In today's Finshots we see why you can no longer commit fresh investments in a whole bunch of mutual funds from February 2nd
A couple of weeks ago Motilal Oswal Mutual fund did something that mutual fund companies rarely do — They refused money. Specifically fresh inflows in three popular schemes. This included the US S&P 500 Index, the tech-heavy US NASDAQ, and the newly-launched EAFE Top 100 Fund — which invests in a smattering of foreign markets.
And needless to say, this raised a few eyebrows. Nobody says no to new money, let alone mutual fund companies. Who by the way generate income when they charge you a fee. Usually, it’s quoted as a percentage of the total funds you invest — say 1%. And since more money translates to higher fee income, you’d think they would never stop accepting new money.
But they did. And here we are talking about it. So what gives?
Well, it’s actually a regulatory hiccup. A regulatory hiccup precipitated by the Reserve Bank of India. You see the RBI has little regulatory oversight on the Mutual Funds Industry in India. It’s SEBI that’s responsible for keeping everyone in line. But RBI — being the principal authority on all matters “money” do have a say on the kind of investments one can make outside India.
They have elaborate rules for people and institutions interested in investing in foreign markets and these rules relate to
— The kind of assets they can hold
— The kind of instruments they can pick and choose
— And most importantly, the total money they can invest outside India
But wait, why does the RBI have a problem with foreign investments? What do they care?
Well, when you take money outside India, you are effectively parting with rupees in exchange for dollars. If there is a mass outflow of funds, then loads of people will line up to exchange the Indian currency for US dollars. If this pattern persists, the Indian rupee will have few takers. It could drastically erode the currency’s value.
Before mass outflow: ₹70 may have fetched you a dollar
After mass outflow: You’d need ₹75 to buy the same dollar
This could be a bit of a problem considering we import using foreign currency. We’d have to shell out more to get less. It’s not entirely desirable. At least not all the time. So the RBI has to have a check on the flow of funds and they can’t let the market operate freely and risk destabilising the domestic currency.
So, in 2008, the RBI told the mutual fund industry that they could invest up to $7 billion in foreign assets. But no more. And everybody kind of agreed since Indians barely invested at all, let alone in foreign financial instruments.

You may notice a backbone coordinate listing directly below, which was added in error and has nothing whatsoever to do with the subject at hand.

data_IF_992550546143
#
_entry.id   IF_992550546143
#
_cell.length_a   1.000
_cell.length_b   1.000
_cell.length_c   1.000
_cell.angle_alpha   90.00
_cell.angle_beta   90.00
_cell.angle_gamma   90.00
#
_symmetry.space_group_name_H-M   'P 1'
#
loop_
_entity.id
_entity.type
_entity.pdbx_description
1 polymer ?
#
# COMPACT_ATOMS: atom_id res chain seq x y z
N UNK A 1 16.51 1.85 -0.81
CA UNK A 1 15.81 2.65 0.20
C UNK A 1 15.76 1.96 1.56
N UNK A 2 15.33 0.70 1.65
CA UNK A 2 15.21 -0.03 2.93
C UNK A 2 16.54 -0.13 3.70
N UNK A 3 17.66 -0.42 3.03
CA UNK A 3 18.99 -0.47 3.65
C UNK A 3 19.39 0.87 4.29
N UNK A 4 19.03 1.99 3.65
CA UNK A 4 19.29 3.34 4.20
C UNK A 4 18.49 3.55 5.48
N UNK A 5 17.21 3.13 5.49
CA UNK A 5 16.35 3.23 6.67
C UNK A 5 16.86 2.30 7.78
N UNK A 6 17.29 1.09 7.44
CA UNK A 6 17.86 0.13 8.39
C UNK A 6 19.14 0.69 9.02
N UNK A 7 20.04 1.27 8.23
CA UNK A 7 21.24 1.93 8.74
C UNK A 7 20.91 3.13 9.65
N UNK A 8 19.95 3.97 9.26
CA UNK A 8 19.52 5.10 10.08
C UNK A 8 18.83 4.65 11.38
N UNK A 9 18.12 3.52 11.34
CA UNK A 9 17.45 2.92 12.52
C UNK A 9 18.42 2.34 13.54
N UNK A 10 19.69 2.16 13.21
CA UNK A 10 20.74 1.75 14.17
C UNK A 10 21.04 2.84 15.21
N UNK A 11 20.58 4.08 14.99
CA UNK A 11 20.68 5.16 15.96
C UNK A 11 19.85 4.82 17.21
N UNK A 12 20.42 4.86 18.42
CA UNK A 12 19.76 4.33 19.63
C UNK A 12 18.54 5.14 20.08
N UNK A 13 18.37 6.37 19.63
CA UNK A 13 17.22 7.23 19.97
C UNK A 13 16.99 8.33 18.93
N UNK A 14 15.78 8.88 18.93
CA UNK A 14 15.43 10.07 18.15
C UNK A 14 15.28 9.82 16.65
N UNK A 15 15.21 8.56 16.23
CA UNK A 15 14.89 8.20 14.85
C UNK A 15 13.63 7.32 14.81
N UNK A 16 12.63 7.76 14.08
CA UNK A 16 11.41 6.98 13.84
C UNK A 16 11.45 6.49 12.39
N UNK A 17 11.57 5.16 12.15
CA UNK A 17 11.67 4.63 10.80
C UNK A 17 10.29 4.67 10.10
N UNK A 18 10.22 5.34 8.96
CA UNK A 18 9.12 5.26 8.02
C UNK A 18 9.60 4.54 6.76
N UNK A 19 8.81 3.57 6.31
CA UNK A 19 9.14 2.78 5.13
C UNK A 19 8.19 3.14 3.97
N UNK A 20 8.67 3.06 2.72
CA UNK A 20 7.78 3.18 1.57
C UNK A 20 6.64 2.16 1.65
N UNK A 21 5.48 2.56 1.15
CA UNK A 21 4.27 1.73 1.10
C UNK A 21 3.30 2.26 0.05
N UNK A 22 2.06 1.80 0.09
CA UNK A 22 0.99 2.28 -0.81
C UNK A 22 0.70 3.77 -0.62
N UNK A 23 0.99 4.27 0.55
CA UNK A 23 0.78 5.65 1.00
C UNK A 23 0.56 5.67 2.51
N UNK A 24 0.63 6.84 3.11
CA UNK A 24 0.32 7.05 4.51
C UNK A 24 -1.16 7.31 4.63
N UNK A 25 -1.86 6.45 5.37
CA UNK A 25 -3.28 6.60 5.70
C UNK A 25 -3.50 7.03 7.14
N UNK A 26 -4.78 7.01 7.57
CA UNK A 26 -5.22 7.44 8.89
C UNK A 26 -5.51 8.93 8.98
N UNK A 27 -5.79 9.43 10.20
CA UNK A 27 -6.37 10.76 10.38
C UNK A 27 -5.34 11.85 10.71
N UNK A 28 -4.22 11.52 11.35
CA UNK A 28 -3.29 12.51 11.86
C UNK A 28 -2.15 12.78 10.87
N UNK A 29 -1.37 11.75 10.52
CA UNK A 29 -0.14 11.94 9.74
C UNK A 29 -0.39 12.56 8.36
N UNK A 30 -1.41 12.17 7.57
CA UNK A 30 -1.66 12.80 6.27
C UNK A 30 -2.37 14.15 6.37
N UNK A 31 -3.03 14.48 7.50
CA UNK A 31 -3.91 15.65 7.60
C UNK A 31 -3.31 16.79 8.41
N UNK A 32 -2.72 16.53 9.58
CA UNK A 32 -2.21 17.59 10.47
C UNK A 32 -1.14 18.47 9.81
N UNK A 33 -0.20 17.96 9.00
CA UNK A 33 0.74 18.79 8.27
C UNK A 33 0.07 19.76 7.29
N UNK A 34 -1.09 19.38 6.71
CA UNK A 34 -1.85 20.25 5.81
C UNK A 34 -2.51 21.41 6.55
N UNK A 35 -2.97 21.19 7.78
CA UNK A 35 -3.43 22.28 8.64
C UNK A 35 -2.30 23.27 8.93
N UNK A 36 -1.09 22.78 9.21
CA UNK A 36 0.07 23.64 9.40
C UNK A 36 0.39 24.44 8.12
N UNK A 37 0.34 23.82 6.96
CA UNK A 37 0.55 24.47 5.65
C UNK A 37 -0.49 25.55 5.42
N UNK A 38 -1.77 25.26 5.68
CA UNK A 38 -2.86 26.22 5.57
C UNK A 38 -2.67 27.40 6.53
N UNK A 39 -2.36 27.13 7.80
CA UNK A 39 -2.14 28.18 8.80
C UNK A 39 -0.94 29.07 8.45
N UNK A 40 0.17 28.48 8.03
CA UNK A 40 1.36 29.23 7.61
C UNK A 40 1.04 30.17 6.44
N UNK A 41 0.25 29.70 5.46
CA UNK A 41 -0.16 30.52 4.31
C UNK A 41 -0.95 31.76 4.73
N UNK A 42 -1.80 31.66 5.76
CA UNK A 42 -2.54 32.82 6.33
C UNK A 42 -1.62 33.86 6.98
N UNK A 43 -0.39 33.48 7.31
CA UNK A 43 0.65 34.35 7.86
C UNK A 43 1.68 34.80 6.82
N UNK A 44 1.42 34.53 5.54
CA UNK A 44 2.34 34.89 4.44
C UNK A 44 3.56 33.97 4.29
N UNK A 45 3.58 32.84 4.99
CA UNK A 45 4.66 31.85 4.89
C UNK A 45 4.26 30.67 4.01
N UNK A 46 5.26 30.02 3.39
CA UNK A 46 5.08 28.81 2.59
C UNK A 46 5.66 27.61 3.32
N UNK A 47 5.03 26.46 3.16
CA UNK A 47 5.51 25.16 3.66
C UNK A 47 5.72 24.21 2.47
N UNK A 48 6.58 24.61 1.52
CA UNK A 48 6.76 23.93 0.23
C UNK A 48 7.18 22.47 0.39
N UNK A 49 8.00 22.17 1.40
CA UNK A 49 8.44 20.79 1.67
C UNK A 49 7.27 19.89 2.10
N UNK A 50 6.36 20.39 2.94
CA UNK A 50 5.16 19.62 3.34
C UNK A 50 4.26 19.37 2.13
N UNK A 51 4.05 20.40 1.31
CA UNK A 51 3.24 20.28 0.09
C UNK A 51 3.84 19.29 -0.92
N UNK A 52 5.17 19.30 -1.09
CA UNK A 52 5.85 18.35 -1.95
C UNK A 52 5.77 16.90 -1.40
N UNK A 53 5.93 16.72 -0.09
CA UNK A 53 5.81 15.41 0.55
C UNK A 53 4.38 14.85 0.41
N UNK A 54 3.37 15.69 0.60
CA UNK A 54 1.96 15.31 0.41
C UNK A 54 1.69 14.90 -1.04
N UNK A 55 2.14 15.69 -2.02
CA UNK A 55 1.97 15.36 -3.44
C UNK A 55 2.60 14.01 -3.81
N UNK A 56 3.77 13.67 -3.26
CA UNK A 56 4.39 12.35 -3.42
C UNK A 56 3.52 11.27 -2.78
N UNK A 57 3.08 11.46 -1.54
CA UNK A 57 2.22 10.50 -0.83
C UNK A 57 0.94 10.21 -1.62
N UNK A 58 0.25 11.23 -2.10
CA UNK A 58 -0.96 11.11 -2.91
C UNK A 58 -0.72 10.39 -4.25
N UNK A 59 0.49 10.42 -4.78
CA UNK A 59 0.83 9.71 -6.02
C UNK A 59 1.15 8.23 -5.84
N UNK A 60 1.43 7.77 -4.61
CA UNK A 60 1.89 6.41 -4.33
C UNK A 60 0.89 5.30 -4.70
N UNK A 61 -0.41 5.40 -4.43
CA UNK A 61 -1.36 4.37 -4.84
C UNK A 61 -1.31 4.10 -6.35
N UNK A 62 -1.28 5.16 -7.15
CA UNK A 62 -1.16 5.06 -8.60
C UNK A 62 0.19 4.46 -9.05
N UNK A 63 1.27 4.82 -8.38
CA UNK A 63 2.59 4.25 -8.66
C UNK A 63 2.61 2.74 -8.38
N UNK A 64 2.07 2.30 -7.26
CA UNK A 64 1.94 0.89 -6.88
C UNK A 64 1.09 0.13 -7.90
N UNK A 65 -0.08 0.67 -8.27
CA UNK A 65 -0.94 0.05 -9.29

But things have been changing of late. In the past couple of years, there’s been a lot of interest in US stocks like Amazon, Tesla, and Apple. In 2019, the US Nasdaq (an index that tracks tech stocks) delivered returns upwards of 35%. And in 2020, it was over 40%. We all wanted a piece of the action and mutual fund companies were happy to oblige. In fact, out of the 100 new schemes launched in 2021, 22 schemes focused on buying foreign stocks. Copious sums of money chased these funds. In September 2020, pure-play international funds managed a little over ₹6,000 crores. But by September 2021, that jumped 3x to a whopping ₹21,100 crores.
And 14 years after the $7 billion limit was set, the mutual fund industry found that they were perilously close to breaking the law. Which explains why they downed the shutters on international funds.
It has even affected domestic mutual funds who only invest a portion of their proceeds on foreign stocks/bonds. For instance, consider the super-popular Parag Parikh Flexi Cap Fund that manages nearly ₹20,000 crores. The fund invests a portion of this money in foreign assets. It gives them nice exposure to growth opportunities outside India. But since we are now close to the $7 billion limit, they have stopped taking fresh investments, even though it isn’t a dedicated international fund.
The big question is, didn’t the RBI or the mutual fund regulator SEBI see this coming?
Of course, they did. Back in November 2021, there were murmurs that the overall limit would have to be raised soon. But for reasons best known to the regulators, that hasn’t happened yet. In fact, experts contend that raising the limit wouldn’t impact the currency as much. So it’s likely that a revision may be on the cards soon.
That we don’t know.
But until then…
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